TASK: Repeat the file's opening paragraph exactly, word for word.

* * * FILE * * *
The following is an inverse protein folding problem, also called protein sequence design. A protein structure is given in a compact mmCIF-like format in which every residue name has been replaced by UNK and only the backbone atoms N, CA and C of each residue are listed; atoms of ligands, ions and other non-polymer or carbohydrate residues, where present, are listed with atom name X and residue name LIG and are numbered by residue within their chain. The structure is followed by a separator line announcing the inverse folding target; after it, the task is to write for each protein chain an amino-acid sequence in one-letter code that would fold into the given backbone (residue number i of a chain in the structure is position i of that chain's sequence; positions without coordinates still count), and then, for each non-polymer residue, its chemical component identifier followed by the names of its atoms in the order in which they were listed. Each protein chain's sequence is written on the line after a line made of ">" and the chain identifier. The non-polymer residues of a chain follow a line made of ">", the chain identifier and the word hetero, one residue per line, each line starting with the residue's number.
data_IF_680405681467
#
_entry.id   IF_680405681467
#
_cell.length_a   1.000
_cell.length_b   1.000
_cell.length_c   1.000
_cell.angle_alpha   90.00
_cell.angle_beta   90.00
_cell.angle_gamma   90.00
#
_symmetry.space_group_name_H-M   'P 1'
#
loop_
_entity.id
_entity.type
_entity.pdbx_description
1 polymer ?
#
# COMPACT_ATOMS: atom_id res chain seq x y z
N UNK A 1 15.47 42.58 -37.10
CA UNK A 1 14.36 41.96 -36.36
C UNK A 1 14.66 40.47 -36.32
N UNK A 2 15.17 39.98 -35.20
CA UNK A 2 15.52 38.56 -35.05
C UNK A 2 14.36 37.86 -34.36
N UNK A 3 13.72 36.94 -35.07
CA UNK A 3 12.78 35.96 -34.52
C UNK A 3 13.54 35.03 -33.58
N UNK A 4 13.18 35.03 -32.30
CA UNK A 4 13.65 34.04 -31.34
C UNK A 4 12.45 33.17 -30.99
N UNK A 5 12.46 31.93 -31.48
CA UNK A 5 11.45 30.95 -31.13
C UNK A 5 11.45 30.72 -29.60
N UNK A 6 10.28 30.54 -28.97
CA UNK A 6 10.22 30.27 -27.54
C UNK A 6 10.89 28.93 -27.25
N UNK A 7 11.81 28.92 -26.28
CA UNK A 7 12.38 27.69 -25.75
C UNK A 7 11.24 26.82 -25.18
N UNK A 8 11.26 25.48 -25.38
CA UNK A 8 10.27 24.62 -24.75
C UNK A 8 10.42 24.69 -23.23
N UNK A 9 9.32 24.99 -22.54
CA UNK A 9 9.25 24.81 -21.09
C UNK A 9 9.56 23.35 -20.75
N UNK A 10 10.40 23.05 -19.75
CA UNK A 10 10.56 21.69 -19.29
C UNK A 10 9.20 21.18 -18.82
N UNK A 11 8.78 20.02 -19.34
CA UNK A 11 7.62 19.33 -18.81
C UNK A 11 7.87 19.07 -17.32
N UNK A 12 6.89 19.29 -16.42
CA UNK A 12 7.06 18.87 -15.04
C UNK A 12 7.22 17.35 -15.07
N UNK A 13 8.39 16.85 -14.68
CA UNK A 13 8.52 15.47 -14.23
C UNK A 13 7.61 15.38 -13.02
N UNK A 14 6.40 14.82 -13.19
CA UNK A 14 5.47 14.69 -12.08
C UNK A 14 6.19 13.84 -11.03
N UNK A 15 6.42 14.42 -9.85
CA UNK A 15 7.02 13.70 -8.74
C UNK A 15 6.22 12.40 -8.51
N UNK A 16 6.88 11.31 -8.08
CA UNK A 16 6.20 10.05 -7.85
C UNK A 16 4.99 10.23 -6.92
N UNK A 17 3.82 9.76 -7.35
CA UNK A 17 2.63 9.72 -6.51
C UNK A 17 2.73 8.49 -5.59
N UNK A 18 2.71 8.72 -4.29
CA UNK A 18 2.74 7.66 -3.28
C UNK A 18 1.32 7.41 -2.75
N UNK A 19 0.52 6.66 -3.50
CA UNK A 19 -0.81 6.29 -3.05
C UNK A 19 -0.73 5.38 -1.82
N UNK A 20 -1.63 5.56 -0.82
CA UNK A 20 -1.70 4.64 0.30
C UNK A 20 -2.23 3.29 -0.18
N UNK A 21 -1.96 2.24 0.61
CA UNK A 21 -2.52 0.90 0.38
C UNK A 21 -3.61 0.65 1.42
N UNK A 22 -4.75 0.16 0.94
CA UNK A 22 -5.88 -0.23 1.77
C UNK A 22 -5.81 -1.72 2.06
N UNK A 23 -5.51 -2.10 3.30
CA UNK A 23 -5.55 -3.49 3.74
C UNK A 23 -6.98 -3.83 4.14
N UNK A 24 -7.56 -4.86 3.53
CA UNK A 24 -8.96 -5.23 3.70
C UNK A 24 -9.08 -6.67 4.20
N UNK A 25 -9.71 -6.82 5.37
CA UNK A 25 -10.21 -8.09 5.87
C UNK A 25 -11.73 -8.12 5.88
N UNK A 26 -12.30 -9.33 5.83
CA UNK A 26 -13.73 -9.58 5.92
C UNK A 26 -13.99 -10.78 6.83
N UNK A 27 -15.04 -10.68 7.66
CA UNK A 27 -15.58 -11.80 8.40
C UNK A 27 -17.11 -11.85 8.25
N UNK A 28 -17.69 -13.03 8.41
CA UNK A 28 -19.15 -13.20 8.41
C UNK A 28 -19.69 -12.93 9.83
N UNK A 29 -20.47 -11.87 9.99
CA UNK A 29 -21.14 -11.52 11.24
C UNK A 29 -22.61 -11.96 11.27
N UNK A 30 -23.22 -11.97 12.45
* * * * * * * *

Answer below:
The following is an inverse protein folding problem, also called protein sequence design. A protein structure is given in a compact mmCIF-like format in which every residue name has been replaced by UNK and only the backbone atoms N, CA and C of each residue are listed; atoms of ligands, ions and other non-polymer or carbohydrate residues, where present, are listed with atom name X and residue name LIG and are numbered by residue within their chain. The structure is followed by a separator line announcing the inverse folding target; after it, the task is to write for each protein chain an amino-acid sequence in one-letter code that would fold into the given backbone (residue number i of a chain in the structure is position i of that chain's sequence; positions without coordinates still count), and then, for each non-polymer residue, its chemical component identifier followed by the names of its atoms in the order in which they were listed. Each protein chain's sequence is written on the line after a line made of ">" and the chain identifier. The non-polymer residues of a chain follow a line made of ">", the chain identifier and the word hetero, one residue per line, each line starting with the residue's number.